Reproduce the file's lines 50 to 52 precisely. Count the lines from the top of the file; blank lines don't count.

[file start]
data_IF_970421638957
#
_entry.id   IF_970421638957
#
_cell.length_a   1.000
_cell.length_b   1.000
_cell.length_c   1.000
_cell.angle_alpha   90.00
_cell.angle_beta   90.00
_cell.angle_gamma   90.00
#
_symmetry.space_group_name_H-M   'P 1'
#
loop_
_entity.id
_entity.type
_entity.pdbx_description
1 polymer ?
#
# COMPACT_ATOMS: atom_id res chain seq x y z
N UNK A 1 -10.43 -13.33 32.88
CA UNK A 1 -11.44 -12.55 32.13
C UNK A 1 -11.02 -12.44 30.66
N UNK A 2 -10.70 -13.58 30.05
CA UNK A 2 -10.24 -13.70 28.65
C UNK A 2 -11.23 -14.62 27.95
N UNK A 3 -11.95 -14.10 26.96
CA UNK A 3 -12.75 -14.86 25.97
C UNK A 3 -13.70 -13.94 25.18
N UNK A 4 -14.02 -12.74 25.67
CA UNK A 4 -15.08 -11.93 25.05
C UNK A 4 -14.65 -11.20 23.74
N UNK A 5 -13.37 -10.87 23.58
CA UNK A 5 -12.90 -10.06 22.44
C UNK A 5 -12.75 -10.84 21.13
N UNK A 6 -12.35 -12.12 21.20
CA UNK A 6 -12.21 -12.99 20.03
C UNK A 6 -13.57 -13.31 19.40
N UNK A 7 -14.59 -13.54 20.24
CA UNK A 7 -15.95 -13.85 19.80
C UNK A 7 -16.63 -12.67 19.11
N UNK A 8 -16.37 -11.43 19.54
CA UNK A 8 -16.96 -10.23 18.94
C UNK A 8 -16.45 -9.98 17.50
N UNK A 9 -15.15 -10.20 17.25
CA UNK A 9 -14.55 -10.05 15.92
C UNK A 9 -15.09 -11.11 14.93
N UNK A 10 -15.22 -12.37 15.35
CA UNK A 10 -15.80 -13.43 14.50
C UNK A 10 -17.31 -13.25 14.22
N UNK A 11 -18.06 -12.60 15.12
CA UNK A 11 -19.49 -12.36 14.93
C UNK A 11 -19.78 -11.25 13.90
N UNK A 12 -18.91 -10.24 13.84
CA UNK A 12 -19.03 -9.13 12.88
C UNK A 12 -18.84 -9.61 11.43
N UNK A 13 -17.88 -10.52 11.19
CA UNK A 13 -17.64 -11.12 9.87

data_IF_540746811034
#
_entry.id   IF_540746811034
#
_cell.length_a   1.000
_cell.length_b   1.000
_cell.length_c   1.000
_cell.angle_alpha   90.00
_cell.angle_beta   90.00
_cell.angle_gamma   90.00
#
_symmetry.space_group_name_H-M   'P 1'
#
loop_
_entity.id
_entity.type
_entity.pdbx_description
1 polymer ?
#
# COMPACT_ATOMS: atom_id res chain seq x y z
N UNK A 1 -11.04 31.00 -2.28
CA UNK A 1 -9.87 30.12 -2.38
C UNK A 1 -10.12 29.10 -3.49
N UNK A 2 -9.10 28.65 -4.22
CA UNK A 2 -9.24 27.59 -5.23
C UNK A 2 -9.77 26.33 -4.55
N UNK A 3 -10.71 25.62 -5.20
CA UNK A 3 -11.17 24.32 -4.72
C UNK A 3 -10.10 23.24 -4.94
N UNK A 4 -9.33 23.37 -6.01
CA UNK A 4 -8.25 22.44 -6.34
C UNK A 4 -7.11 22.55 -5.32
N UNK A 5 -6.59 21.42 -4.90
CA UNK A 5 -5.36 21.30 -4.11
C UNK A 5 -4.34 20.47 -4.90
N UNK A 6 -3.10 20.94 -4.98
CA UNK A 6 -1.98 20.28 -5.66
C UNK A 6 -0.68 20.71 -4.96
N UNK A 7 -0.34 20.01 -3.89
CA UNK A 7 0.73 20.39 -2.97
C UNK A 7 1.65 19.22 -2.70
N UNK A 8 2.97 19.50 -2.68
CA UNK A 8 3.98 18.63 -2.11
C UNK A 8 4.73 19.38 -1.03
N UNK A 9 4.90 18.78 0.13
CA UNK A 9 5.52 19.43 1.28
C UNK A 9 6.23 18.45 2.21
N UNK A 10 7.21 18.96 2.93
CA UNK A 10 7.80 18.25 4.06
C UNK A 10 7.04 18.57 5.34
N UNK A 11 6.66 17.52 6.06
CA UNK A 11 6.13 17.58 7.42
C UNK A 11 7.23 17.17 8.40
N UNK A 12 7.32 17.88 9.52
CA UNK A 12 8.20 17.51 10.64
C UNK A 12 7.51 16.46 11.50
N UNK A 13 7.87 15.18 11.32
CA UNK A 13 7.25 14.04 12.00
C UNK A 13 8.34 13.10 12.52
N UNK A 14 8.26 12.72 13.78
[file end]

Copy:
C UNK A 10 -17.31 -13.25 14.22
N UNK A 11 -18.06 -12.60 15.12
CA UNK A 11 -19.49 -12.36 14.93